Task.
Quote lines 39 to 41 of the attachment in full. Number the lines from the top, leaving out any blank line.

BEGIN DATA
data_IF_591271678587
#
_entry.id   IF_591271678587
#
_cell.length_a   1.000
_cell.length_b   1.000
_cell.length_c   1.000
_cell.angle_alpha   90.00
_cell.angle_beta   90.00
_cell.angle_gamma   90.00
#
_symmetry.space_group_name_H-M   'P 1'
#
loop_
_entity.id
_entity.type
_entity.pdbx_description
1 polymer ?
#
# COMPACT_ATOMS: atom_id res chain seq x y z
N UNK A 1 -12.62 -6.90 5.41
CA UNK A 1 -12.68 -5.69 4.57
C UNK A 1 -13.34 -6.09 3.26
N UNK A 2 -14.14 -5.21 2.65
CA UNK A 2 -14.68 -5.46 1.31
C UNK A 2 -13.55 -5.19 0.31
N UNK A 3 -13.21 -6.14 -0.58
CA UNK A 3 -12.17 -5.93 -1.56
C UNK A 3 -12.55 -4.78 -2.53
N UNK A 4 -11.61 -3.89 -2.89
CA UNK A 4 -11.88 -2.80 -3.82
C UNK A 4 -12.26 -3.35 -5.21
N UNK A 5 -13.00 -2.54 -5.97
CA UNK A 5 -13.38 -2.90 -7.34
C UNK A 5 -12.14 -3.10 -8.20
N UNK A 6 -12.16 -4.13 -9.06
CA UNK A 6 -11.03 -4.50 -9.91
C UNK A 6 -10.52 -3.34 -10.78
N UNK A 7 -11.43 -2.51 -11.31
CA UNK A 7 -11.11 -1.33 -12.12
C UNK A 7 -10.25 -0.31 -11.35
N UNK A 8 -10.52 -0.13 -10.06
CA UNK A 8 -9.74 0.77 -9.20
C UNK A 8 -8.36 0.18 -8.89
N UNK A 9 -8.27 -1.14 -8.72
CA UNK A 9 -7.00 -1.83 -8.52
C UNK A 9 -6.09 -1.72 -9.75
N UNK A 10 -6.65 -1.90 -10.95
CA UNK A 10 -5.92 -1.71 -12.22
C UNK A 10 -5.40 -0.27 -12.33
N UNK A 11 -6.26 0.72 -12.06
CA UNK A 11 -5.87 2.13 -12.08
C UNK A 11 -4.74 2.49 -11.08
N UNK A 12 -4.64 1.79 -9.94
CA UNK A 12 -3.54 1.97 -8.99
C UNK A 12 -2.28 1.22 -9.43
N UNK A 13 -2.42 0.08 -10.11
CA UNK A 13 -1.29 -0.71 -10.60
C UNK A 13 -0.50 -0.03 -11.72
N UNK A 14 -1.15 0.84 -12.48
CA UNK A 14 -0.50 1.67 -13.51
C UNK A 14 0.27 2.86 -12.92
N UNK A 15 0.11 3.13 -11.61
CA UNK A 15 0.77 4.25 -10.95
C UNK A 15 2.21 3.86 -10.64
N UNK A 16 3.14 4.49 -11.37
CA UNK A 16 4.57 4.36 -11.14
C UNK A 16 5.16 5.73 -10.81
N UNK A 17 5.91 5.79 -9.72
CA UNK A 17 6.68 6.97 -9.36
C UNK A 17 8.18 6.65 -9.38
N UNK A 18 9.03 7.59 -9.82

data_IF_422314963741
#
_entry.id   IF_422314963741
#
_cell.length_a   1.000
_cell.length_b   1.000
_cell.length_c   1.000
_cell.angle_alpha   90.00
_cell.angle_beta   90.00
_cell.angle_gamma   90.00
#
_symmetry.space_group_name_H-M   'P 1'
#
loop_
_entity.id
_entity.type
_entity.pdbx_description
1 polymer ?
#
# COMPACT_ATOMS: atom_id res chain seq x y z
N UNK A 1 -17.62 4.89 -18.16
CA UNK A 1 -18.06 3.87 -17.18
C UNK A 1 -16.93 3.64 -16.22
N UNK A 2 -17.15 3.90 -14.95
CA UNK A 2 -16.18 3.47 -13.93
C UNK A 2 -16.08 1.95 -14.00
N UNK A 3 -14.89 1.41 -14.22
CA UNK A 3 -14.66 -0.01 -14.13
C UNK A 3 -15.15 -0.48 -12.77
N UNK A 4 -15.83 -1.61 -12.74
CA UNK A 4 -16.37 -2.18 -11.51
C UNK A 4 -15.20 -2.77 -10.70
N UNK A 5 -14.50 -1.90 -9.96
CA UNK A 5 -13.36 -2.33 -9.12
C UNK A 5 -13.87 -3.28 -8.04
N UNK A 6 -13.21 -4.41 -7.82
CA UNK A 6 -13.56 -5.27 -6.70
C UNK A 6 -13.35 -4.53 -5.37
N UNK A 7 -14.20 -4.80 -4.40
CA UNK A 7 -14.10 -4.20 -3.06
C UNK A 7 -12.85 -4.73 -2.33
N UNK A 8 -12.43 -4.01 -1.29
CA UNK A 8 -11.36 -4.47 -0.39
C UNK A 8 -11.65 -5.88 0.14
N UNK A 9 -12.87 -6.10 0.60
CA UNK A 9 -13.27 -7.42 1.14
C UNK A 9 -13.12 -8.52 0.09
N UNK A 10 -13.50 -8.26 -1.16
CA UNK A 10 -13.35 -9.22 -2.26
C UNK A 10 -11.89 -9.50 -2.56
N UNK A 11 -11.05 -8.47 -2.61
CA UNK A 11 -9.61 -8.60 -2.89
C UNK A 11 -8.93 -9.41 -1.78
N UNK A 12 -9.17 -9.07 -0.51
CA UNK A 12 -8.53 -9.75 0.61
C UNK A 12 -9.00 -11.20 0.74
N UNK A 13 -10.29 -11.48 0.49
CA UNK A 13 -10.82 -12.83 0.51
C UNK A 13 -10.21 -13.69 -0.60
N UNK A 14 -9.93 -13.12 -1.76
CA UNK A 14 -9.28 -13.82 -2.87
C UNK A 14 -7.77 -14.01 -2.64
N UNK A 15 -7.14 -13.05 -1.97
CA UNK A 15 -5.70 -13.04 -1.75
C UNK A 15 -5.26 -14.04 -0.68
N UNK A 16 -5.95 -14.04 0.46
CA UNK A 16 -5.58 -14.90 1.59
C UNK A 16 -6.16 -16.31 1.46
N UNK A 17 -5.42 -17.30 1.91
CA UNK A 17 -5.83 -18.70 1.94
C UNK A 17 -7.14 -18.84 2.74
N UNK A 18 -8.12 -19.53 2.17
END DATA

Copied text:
N UNK A 7 -11.43 -2.51 -11.31
CA UNK A 7 -11.11 -1.33 -12.12
C UNK A 7 -10.25 -0.31 -11.35